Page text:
He’s also said jail time would mean his death because of health problems that neither he nor his attorney have disclosed.
We at The Plainsman believe in justice, hard justice. Because of this belief, we want Updyke to be appropriately punished for appropriate crimes, should he be convicted. We believe the value of the Toomer’s Oaks to be greater than $20. We hope that a few lines in the Code of Alabama aren’t enough to strike down three applicable charges.
Updyke also made the apology call to Paul Finebaum in September, a more damning than penetant act. Updyke is sorry because he was caught. A person who regrets his crime doesn’t phone in to radio shows to gloat about destroying a more than century-old tradition weeks after the crime took place.
A person who regrets his crime certainly doesn’t finish that phone call with a “Roll Damn Tide” battle cry.
Simply, we don’t believe in unreasonable mercy for Updyke. He’s not sorry for what he did—we’re not sorry for wanting him punished.
That said, should the charges be lessened and we move into the realm of absurdity, we have a few creative punishments for the perpetrator of the poisoning.
Our first idea was to tattoo “War Eagle” across Updyke’s forehead and require him to journey to Toomer’s Corner after every home game to participate in the revelry and be ceremoniously rolled.
Auburn fans need something to cover in toilet paper, and there’s no reason we can’t replace our leafy tree with a hairy man.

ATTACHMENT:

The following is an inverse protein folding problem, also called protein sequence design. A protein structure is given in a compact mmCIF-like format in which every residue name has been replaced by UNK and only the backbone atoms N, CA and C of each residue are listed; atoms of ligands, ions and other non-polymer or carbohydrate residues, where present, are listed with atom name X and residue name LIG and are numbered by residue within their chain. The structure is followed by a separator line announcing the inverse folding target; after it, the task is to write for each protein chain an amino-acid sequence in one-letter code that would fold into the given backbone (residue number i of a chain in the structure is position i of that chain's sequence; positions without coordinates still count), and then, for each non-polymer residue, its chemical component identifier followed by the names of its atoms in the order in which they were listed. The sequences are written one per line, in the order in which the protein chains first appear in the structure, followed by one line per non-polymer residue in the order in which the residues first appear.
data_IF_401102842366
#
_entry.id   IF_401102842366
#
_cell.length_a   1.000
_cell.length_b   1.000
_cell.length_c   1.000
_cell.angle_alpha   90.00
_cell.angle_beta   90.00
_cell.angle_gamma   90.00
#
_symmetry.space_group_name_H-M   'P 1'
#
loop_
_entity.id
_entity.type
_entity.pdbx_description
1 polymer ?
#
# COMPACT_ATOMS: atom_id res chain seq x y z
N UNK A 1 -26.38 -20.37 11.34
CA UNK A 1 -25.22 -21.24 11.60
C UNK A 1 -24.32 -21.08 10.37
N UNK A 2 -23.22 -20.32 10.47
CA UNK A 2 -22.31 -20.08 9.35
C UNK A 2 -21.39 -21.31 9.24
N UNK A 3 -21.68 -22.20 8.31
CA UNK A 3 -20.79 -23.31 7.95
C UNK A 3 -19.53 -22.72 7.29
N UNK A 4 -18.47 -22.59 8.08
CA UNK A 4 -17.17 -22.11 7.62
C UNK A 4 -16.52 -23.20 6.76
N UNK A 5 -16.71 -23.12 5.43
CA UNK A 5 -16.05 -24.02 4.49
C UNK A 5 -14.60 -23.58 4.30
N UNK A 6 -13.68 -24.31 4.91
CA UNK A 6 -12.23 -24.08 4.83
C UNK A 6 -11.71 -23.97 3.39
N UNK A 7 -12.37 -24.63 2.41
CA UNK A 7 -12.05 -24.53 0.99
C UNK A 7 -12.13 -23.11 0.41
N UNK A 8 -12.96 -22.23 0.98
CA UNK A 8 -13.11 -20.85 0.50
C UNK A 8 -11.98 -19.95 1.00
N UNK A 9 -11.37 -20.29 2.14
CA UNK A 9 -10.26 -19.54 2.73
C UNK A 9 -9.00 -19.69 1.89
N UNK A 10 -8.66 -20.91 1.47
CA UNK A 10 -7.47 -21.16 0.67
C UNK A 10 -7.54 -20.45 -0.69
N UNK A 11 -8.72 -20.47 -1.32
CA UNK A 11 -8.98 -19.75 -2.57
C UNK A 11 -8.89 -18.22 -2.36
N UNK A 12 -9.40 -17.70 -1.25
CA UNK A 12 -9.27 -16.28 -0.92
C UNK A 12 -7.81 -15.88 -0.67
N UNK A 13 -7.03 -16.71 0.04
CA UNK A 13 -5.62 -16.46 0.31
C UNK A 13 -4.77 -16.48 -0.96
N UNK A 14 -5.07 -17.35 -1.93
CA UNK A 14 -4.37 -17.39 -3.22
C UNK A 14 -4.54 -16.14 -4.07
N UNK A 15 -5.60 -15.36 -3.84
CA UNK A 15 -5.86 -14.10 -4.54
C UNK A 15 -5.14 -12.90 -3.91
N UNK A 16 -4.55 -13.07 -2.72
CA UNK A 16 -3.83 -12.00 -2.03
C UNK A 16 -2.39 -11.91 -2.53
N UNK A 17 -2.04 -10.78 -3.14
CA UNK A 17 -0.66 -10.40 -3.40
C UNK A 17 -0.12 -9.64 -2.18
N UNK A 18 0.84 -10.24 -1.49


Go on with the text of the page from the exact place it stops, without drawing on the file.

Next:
Our second idea was to provide Updyke with lifetime season passes in the lower deck at the 50-yard line so that he could enjoy Auburn football for the rest of his days. Our only requirement is that he wear a shirt proclaiming his role in the poisoning.
If he rejects that offer, we’d be more than willing to seat him comfortably in the student section.
Our third idea was hard labor. Even if the trees don’t survive, we suggest Updyke be forced to be part of the cleanup after home games. Should the Auburn community decide to spontaneously roll Toomer’s, Updyke would be compelled to drop what he’s doing and grab a Hefty, of course.
Should he find it distasteful that we require him to clean up the site around his dastardly crime, we would be willing to move him to the stadium.
Cleaning up the sticky, gritty concrete and picking up others’ trash would give him some time to think about what we leave behind us.
Updyke said during his apology call that he doesn’t want this crime to be his legacy.
It’s too late, Harvey. You will always be remembered as the man who tried to break the Auburn spirit and failed.